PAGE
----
Ranchers ready for a warmer future
Like most industries, livestock production contributes to climate change. In the U.S., the agricultural sector contributed 8.4 percent of total greenhouse gas emissions in 2017 according to the U.S. Environmental Protection Agency’s Draft 2019 Inventory of U.S. Greenhouse Gas Emissions and Sinks. Livestock are responsible for more than half of that, thanks in large part to the methane they release through enteric fermentation as burps and flatulence, key parts of the digestive cycle of ruminants, and waste. In 2017, methane emissions from enteric fermentation represented 26.4 percent of total methane emissions from all anthropogenic activities, making it the largest source of methane emissions in the U.S (though methane emissions only comprise 10.2 percent of all U.S. emissions). While they have an impact on emissions, livestock and producers will also be the victims of climate change, just like everyone else. A hotter climate will take a toll on vulnerable animals, ranchers, and their market.
“There’s no doubt that our droughts have become more frequent,” says Terry Fankhauser, executive vice president of the Colorado Cattlemen’s Association. “Loss in forage and loss in production create a large-scale and fundamental change to the future of agriculture in Colorado. It has been very devastating to some people, and to others it has been quite expensive.”
Cattle and sheep graze on rain-fed forage grasses on Colorado’s plains. Very little of this land is irrigated—and even if it were, the state’s irrigation water comes from diminishing mountain snowpack which was down 33 percent in spring 2018. That means when Colorado is in a drought, there’s less natural food available for livestock. To compensate, ranchers have the choice of either running fewer animals on their land, or subsidizing natural forage with hay from the market. However, both of these options affect the bottom line, making them short-term solutions, untenable in the long-term.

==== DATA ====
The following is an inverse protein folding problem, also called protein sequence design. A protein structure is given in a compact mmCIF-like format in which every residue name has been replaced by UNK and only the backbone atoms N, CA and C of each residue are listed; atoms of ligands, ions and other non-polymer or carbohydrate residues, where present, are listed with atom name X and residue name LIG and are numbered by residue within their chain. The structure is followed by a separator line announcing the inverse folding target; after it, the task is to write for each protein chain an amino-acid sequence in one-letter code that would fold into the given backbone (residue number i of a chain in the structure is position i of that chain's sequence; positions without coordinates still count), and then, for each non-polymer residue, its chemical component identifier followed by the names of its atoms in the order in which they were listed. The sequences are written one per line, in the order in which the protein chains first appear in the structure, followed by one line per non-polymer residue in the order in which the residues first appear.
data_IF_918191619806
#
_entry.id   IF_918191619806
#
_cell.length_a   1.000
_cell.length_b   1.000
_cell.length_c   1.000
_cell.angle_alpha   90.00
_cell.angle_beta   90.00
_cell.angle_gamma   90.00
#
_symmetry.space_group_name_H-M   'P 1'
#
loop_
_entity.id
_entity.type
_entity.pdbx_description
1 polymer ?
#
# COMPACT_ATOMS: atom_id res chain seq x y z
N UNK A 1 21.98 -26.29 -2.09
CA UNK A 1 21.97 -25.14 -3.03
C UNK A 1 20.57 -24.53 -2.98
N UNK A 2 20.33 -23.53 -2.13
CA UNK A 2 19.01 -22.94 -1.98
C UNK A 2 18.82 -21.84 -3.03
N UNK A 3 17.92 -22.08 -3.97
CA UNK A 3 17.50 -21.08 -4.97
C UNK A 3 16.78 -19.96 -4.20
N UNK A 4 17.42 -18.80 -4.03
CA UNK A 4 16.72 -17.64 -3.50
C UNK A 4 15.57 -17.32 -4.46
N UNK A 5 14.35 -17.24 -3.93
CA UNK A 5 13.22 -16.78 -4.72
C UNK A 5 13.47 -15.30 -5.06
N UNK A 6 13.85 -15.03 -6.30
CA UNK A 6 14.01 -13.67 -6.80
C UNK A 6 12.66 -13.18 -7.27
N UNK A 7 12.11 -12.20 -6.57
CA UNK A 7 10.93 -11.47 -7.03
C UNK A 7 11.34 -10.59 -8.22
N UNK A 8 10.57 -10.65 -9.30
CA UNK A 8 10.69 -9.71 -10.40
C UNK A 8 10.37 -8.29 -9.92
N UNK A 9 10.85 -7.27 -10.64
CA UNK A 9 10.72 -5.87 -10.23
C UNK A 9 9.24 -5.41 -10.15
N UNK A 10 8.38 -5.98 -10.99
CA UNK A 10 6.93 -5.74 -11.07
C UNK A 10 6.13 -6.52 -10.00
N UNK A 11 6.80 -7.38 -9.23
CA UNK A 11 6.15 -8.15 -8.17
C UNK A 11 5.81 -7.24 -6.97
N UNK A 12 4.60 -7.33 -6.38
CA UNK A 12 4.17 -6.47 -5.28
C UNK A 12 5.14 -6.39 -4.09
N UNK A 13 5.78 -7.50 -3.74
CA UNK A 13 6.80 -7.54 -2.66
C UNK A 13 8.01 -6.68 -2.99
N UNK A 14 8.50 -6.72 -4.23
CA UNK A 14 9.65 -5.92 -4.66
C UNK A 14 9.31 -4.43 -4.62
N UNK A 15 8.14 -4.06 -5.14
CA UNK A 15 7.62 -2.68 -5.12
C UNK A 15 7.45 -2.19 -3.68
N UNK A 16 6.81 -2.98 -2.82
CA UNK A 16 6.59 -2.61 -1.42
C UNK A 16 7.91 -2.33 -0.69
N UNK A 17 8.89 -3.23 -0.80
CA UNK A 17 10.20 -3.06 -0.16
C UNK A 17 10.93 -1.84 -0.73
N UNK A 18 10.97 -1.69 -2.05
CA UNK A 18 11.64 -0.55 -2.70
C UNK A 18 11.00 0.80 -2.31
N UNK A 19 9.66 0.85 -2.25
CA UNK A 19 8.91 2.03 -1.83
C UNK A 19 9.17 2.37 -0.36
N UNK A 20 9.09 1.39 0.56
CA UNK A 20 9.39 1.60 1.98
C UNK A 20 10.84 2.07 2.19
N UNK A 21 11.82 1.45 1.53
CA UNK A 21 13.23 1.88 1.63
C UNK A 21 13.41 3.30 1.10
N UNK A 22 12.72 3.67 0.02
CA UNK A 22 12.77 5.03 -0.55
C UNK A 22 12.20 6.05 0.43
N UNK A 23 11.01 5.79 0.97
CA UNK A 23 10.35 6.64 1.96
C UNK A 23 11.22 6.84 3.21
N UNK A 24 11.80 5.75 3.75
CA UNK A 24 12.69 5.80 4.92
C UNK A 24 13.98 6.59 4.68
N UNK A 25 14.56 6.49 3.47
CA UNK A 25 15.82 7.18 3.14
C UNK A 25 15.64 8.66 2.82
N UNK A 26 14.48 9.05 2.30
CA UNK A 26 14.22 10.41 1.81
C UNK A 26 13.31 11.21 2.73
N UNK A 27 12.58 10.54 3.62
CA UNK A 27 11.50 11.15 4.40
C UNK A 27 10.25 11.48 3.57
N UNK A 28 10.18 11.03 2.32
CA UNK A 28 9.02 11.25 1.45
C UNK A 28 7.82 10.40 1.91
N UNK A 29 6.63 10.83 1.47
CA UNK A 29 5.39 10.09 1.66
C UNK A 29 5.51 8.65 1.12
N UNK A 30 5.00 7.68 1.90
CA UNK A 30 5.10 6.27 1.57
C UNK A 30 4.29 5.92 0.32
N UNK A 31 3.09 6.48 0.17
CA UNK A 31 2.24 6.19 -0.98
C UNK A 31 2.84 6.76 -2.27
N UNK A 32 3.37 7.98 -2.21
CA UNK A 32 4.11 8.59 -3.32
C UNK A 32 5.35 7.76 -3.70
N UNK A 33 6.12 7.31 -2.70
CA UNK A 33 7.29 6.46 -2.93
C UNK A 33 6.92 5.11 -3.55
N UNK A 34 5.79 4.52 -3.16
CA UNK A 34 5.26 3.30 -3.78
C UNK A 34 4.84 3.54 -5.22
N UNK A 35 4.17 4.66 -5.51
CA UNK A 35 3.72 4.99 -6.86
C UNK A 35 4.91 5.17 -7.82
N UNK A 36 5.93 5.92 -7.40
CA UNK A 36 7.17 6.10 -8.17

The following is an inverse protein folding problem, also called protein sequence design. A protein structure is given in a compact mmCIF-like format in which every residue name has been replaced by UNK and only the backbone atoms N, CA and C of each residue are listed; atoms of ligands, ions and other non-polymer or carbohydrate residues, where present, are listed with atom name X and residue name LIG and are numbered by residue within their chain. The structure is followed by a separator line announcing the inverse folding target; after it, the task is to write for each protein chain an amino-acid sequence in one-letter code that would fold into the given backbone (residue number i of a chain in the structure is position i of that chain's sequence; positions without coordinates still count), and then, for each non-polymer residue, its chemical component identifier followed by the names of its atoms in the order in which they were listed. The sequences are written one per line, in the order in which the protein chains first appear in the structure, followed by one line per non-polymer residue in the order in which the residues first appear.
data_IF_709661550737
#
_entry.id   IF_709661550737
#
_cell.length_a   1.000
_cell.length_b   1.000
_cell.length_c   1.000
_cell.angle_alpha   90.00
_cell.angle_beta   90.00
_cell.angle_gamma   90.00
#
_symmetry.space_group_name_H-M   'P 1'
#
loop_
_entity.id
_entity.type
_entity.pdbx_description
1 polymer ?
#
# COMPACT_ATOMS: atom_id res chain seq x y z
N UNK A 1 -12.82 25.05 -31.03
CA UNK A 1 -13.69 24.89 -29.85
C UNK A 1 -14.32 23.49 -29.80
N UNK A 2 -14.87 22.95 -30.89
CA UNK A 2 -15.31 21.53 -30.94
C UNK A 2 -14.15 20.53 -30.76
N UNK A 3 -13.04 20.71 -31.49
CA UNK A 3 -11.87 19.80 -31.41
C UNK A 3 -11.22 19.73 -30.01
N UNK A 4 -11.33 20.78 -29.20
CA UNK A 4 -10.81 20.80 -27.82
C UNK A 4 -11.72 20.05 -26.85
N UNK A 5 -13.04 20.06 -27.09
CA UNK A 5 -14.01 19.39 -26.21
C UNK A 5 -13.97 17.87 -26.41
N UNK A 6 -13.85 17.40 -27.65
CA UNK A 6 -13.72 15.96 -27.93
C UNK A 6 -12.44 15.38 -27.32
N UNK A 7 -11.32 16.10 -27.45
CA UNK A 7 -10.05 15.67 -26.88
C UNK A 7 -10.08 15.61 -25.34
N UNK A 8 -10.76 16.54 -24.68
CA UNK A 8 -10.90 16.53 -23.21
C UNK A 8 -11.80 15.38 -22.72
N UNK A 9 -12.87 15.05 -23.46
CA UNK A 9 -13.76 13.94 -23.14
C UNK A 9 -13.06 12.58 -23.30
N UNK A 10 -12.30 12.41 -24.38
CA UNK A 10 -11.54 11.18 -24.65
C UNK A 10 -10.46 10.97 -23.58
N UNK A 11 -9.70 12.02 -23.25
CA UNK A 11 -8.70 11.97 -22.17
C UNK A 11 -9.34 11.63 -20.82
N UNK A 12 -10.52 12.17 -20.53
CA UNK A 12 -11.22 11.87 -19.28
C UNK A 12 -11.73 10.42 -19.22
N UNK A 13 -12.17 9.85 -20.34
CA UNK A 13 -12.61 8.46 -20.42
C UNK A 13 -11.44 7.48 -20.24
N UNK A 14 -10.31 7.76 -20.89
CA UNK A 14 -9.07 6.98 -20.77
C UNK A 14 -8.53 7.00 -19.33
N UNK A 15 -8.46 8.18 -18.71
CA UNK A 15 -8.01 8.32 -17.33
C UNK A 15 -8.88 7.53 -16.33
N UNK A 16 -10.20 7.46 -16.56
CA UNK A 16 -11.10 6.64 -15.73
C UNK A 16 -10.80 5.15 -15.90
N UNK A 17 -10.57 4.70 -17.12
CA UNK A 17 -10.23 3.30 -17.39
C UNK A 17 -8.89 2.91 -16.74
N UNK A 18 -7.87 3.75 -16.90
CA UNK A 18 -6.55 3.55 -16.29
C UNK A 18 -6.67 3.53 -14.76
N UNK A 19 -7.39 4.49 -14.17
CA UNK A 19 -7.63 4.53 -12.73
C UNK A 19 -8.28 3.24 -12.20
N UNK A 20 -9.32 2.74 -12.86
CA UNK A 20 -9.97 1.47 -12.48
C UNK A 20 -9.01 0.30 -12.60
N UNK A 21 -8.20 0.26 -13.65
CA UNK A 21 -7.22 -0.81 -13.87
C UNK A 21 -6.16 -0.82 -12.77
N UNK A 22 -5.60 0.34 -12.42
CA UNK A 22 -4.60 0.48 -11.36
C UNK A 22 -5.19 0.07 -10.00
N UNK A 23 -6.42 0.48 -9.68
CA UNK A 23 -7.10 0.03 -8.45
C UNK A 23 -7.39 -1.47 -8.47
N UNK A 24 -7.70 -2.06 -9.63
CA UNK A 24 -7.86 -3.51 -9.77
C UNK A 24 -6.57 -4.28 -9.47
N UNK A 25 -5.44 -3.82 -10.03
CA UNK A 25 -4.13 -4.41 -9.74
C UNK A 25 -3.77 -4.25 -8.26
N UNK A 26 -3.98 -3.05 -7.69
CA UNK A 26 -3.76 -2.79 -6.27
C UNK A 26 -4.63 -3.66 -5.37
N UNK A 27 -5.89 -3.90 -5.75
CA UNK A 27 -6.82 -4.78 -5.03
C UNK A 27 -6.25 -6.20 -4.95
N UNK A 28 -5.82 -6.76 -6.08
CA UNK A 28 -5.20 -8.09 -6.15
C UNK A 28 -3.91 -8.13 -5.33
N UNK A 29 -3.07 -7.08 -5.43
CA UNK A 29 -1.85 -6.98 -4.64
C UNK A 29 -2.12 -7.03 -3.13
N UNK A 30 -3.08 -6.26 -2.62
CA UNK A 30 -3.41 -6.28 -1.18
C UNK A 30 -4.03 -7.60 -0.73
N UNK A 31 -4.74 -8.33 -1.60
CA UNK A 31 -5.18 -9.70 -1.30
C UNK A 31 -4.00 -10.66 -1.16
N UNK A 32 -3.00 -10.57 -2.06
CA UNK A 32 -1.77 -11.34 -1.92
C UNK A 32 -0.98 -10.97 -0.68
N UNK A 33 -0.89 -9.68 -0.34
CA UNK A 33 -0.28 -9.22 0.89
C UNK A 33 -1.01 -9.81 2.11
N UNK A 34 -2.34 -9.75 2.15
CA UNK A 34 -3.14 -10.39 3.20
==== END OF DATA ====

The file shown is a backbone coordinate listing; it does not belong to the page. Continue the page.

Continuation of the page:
In a 2016 article in Colorado Water, Reagan Waskom, director of the Colorado Water Institute, predicts that warmer winter temperatures will improve the survival rates of newborn animals on the range. But in many situations that will mean less food will be available for cattle and sheep. At the same time, a warmer climate will bolster the invasion of weeds and woody plants on grazing lands, which are less tasty and more likely to create health problems for cattle, like lump jaw which arises from wounds inside the mouth and can cause animals to stop eating.
Ranchers, therefore, are planning carefully for the future. “We do see a lot of things changing in the industry,” says Fankhauser. Ranchers are making greater use of technology, investing in the genetic selection of animals able to perform at their full potential in harsher environments. To increase climate resilience, ranchers are working to keep the rangelands healthy and not overgraze says Brad Udall, a senior water and climate research scientist at the Colorado Water Institute. “It means using land efficiently when there is moisture, and staying off when there isn’t. It’s important to have stocking rates that make sense, and not try to get too much out of a piece of ground. Ranchers are smart. They know their livelihoods are dependent upon healthy rangelands.”
For consumers, the solution to reducing methane emissions is not necessarily to forego their omnivorous tendencies just yet, says Kate Greenberg, the Colorado Commissioner of Agriculture. “There is an incredible interdependence between humans, animals and the land that extends beyond methane emissions. Animals are integral to functioning ecosystems and natural cycles,” Greenberg says. “Many ranchers are experimenting with practices that increase the regenerative capacity of the land and the resilience of their operation. Eaters are a part of this work. This is a good chance to get to know your local rancher and help ensure we can keep up a secure food supply in a more uncertain future.”